Meeting friends and making connections in Dominica

(Photo by Sandy Irle) On our walk, we met a man selling coconuts. “Warren” cut one open for us with a machete and told us about his life in this small fishing village.

(Photo by Sandy Irle)
On our walk, we met a man selling coconuts. “Warren” cut one open for us with a machete and told us about his life in this small fishing village.


Dominica is a Caribbean destination unlike any other. Located between Guadeloupe and Martinique, the “Nature Island” is the perfect place for nature lovers and hikers with some good diving options, too.

Sandy Irle

Sandy Irle

Located on the Northeast coast overlooking the Atlantic Ocean, Calibishie is a good first stop to get a taste of life on the island. Village life is relaxed, and you’ll find markets, food stalls and a few beach bars to entice you. Relax in the sun, breathe the clean, salty air and watch the ever-present, magnificent frigatebirds flying overhead.

As you make your way out to drive the narrow, winding roads (with the additional excitement of driving on the left) you’ll learn to dodge large trucks, plus the occasional goat, cow, chicken or land crab. Although it’s virtually impossible to get lost, it’s also very difficult to find what you’re looking for as road signs are practically nonexistent. Fortunately, the people are very friendly and happy to give directions.

Drive south along the East Coast and pass through Marigot. This village has a large fish market that supplies the East Coast of the island. We picked up a fisherman walking on the road and he took us to the market and showed us how to buy fresh spiny lobster and whatever fish is available. Picking up locals walking the steep hills is a great way to get to know them, plus they’re happy to give you suggestions and directions.

Continuing south, the road winds down toward Pagua Bay, a lovely sight with the crashing waves of the Atlantic beating the rocky East Coast. High above the bay sits the Pagua Bay Hotel, a modern, luxurious restaurant surrounded by a set of individual private rooms and suites, set apart and each with its own distinct personality.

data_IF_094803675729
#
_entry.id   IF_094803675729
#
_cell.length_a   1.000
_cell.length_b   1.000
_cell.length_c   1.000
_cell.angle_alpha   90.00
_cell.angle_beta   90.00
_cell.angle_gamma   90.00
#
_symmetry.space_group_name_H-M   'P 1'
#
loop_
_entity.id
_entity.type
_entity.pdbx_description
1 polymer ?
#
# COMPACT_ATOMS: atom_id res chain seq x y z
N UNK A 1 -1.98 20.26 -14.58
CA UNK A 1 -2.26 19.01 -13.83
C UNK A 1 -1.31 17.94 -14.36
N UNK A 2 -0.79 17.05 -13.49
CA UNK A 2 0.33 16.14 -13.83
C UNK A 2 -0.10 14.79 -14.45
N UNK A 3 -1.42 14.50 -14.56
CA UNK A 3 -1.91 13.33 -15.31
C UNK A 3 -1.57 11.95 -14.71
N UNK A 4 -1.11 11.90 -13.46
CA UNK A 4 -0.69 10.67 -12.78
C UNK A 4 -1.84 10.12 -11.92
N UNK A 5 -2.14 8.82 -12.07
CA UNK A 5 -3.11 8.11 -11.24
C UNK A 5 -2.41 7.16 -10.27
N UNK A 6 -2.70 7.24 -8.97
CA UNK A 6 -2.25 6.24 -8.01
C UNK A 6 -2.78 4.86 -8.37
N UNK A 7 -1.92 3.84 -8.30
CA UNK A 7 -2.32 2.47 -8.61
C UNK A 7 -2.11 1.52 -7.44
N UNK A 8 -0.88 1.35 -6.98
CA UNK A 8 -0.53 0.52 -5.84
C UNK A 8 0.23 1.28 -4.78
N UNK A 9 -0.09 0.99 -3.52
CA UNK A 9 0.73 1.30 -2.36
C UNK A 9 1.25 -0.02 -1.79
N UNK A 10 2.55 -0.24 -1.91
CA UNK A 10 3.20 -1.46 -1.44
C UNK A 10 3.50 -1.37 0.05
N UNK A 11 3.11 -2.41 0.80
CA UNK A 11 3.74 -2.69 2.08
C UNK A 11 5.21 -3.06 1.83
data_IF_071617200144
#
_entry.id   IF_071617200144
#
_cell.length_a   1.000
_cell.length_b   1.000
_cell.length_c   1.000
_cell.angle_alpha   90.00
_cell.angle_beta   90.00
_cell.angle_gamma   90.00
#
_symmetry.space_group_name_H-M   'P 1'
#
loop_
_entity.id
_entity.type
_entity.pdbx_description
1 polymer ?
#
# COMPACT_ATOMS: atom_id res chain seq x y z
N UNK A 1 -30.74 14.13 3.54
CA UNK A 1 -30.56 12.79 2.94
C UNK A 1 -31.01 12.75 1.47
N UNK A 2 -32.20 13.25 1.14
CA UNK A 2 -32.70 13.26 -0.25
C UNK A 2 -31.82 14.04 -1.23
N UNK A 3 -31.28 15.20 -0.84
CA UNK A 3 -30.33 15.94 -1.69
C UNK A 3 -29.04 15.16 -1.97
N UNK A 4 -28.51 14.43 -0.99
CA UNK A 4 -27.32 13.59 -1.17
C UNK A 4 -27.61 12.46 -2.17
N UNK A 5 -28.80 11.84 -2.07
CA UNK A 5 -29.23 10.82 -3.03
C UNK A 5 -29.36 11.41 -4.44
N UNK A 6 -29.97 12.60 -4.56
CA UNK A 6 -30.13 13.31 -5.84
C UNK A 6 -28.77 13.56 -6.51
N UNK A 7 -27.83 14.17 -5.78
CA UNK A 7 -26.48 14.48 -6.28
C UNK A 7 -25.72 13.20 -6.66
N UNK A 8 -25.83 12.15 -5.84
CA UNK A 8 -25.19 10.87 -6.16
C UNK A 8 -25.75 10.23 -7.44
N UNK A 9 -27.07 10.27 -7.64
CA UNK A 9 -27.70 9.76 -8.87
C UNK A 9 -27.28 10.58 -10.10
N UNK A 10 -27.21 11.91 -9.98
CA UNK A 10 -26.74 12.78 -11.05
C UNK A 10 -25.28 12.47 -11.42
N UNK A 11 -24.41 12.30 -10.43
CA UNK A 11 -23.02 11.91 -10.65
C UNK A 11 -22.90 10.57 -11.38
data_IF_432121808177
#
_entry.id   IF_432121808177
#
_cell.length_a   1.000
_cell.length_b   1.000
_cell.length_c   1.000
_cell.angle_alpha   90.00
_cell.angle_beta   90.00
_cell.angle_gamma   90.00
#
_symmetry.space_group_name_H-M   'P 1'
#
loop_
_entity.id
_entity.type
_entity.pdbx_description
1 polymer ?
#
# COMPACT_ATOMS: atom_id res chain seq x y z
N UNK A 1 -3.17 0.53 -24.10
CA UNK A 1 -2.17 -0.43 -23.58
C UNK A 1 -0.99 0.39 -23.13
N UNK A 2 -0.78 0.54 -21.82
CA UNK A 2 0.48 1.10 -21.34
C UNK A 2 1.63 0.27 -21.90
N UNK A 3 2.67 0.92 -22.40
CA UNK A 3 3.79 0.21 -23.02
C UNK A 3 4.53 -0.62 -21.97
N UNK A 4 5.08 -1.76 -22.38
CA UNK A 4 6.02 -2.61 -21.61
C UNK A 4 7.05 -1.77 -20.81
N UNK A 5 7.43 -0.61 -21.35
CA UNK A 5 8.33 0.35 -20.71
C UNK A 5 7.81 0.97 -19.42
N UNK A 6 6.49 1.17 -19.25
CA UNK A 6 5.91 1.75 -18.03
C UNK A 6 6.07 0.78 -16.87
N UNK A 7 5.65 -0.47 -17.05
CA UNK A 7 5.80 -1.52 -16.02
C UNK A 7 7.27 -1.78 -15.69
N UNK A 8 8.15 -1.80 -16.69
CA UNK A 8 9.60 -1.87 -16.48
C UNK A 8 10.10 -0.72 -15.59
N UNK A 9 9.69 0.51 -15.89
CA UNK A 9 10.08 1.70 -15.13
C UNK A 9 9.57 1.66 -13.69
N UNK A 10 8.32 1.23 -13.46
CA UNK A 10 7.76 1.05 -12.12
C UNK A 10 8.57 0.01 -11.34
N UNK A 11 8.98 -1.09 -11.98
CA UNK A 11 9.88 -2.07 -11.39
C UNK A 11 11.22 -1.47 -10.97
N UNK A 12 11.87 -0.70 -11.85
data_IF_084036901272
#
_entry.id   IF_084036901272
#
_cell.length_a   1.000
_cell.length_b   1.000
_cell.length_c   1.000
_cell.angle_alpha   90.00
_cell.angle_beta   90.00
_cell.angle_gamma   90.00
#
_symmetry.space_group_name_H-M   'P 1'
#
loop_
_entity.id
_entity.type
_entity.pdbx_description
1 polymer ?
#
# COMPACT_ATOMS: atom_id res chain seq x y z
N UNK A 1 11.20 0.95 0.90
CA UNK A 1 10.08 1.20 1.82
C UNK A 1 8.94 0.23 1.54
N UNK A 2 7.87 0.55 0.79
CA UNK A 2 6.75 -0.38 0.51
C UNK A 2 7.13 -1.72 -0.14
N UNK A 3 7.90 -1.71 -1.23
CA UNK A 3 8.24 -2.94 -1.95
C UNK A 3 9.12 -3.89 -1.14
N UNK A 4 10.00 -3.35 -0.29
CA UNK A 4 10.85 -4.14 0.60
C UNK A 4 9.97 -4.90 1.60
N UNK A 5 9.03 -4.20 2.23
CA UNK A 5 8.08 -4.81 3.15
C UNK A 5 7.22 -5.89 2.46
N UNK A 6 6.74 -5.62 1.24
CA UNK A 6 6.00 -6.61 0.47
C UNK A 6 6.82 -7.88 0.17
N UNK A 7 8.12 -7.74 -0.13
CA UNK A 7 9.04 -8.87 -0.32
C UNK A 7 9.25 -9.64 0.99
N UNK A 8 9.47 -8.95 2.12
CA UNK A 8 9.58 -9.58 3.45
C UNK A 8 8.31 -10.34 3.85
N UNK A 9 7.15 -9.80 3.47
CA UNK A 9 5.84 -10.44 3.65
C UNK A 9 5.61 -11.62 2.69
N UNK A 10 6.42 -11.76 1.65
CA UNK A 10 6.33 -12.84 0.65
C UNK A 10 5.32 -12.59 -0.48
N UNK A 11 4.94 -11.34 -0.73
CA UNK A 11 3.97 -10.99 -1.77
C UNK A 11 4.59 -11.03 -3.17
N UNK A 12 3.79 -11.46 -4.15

We stepped into the lobby, ordered a rum punch and made our way to the comfortable couches arranged around a concrete coffee table. Soon we fell into conversation with some French travelers and spent a wonderful afternoon learning about their home and life.

Traverse the island through the Central Forest Reserve to the west side of the Morne Trois Pitons National Park, and stay at Crescent Moon Cabins – a respite in the rainforest. At 1,800 feet, these lofty cabins look out over the Caribbean in the distance with the rainforest canopy below your hammock on the deck.

This is one of a few eco-lodges in the Central region. Here they grow their own fresh produce, make their own chocolate and cheese and roast their own coffee, all of which the chef/owner uses to create sumptuous meals. We had the rare opportunity to see a lunar rainbow during our stay.

From here, hike the nearby Valley of Desolation and to Boiling Lake, the second largest hot spring in the world. You’ll want a guide to take you to Boiling Lake, but there are many waterfalls, sulfur springs and beautiful rugged trails within an easy drive or hike.

To the west, you’ll find the capital city of Roseau on the Southwest Caribbean coast. With a small population of more than 16,000, this little port city is an interesting day trip. Walking the narrow, crowded streets, you’ll rub shoulders with the locals as you navigate toward the large indoor/outdoor farmers market, shops and wonderful roadside eateries. Don’t miss Le Petit Paris Bakery for their wood-fired pizza, near the Botanical Garden.

The Botanical Garden is central to everything. Previous to Hurricane David in 1979, this was said to be one of the most beautiful botanical gardens in the West Indies. The most photographed site is a bus crushed during the hurricane under a Baobab Tree, reminding you that you are on an island, vulnerable to tropical summer storms.

Take a day trip to Scotts Head at the southern tip of the island, on the Martinique Channel. Walk along the peninsula and climb the hill to see the magnificent view of Soufriere Bay, a popular spot for snorkeling and diving. On our walk, we met a man selling coconuts. “Warren” cut one open for us with a machete and told us about his life in this small fishing village.

Next, drive north up the West Coast to Mero, a tiny village on the Caribbean with a wonderful black sand beach. Here you can swim, sunbathe, play sand volleyball or dine in one of the beachfront cabanas. Romance Café is a popular spot for locals and tourists alike, with its charming art-covered tables, the open-air view of the sea and the delightful meals created by the French owner/chef.

It is a scenic drive north to Picard Beach on Prince Rupert Bay near Portsmouth. We stayed in the Picard Beach Front Cottages just a few steps from the Caribbean Sea. Once a coconut plantation, this is the island’s longest golden sand beach. The water is calm, the pace is laid back and it’s not crowded. If I were going for a week, I could easily stay at Picard Beach and venture out from there.

We finished our trip at Red Rocks Villa. A gorgeous spot high above the crashing waves of the Atlantic with a private beach and infinity pool, this is a great place to relax. I was fortunate enough to find a friend in Elaine, a very special person who oversees the villa and made our stay carefree. She made me wish I could stay and join her for Carnival, an island-wide celebration that takes place in February.